August 2005 Limited Articulation Mojave Road DetailsPosted in Features on August 1, 2005
We have to admit, we have pretty great jobs, doing what we do for a living, but it does come with a downside. Specifically, we have to travel for business-a lot: to media events, car and truck shows, parts installations, the works. We visit lots of great places and meet tons of cool folks, but with all the time we spend driving long distances, standing in line at airports, and camping out in shops for days on end waiting for parts to arrive, we sometimes don't have enough time to pack up our own rigs and head for the trailhead-on our own, with no obligations, for the sheer heck of it.
One of the new initiatives we're trying at Four Wheeler is to free up some time, whenever we can, for exactly this sort of thing-a just-for-the-heck-of-it staff trail ride. We were kicking around potential itineraries one day when our crack Tech Editor, Sean P. Holman, suggested we try the Mojave Road in the California high desert. As it turns out, he runs it every spring and knows the trail intimately, so he was instantly tagged to be our trail boss.
To call this road a "trail," though, is kind of like calling the Smithsonian a "museum." Spanning nearly 140 miles of mountain passes and desert washes from the Colorado River near Laughlin, Nevada, to Barstow, California, the Mojave Road is an old Native American trading route that was later used by the overland stage. Spanish missionaries traversed it in the 1700s. The pioneer Jedediah Smith explored it in the 1820s. General George Patton used it for troop maneuvers when training the 3rd Armored Division for combat in North Africa. The trail is chock-full of history, it takes three days to drive, and most of it is very remote. It's not the kind of place you want to find yourself broken down without spare parts, or venture into without plenty of extra fuel, food, and water. But venture we did, and you can read about our sojourn starting this month on page 42.
'Wheeling with the boys is quite an experience. Sean is Mr. Self-Sufficiency, armed with every possible conveyance and contraption you'd need for a week in the outback-stoves, coolers, food and drinks, plates, utensils, you name it. The gear he brought along for our trip filled the entire rear-seat area of a Hummer H1. Go 'wheeling with Sean, and you won't need to worry if you've forgotten to bring something-whatever it is, tow straps to toothpaste, he'll have spares. He's also a pretty fair breakfast chef-his kielbasa scramble beats most of the trail grub we've ever had ... good enough to ask for seconds.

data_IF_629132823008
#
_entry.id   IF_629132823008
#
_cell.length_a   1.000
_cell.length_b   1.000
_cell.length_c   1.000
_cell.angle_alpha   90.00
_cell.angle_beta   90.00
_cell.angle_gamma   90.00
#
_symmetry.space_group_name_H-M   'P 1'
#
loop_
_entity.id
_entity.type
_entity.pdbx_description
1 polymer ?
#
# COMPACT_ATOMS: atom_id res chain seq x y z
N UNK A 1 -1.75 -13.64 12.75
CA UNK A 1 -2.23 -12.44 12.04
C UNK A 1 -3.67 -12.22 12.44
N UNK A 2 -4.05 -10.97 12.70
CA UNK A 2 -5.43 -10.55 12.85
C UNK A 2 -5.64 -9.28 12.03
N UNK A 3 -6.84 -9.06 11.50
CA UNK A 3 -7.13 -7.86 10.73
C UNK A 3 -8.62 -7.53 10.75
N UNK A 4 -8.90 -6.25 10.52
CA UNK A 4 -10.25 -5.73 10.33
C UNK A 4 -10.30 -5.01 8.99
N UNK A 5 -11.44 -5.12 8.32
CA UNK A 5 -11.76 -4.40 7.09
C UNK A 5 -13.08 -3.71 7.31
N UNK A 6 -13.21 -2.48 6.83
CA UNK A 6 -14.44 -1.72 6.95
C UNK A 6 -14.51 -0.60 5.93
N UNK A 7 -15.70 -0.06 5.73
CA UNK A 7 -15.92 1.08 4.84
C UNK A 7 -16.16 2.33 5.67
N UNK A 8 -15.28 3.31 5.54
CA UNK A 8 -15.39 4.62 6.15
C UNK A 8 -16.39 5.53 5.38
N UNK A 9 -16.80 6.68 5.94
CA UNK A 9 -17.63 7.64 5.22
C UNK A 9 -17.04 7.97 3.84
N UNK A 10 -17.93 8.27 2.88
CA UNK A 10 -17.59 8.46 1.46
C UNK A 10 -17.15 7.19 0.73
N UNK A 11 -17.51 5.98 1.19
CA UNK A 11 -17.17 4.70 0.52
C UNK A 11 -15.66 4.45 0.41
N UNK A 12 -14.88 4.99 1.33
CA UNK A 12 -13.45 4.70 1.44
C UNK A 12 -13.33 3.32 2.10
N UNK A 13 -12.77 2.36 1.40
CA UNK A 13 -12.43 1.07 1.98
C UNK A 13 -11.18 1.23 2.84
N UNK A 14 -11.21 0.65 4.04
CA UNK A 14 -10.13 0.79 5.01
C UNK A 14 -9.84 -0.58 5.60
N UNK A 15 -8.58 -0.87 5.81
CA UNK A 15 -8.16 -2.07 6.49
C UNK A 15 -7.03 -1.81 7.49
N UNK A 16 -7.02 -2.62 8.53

Our resident race-aholic, Robin Stover, likes nothing better than a long, sandy dry wash to keep his Baja driving chops up to snuff ... and fortunately, there are a few stretches of the Mojave Road that lend themselves to some fairly aggressive prerunning. (Sections of the trail have been used for SCORE desert racing.) He's definitely got a bit of the daredevil in him-while Sean and I filled out the guestbook you find in the mailbox at mid-trail, Robin clambered up onto the rusty old box to affix some Four Wheeler stickers to the top of the steel flagpole that's always flying Old Glory over the Mojave Road.
Sadly, Senior Editor Ken Brubaker, snowed in at our chilly Midwest Bureau, was unable to make the trip. But Ken and Sean are already hatching plans for a summer trek, from Top Truck Challenge in Hollister, California, to the Midwest Bureau near Chicago. Along the way, they'll detour off pavement every day in search of fun four-wheeling and great trails. By the time you read this, they'll have recently returned ... and hopefully, they'll have run into more than a few of you at your local haunts. If we missed you this time, wait 'til next year-we'll be back. Just for the heck of it.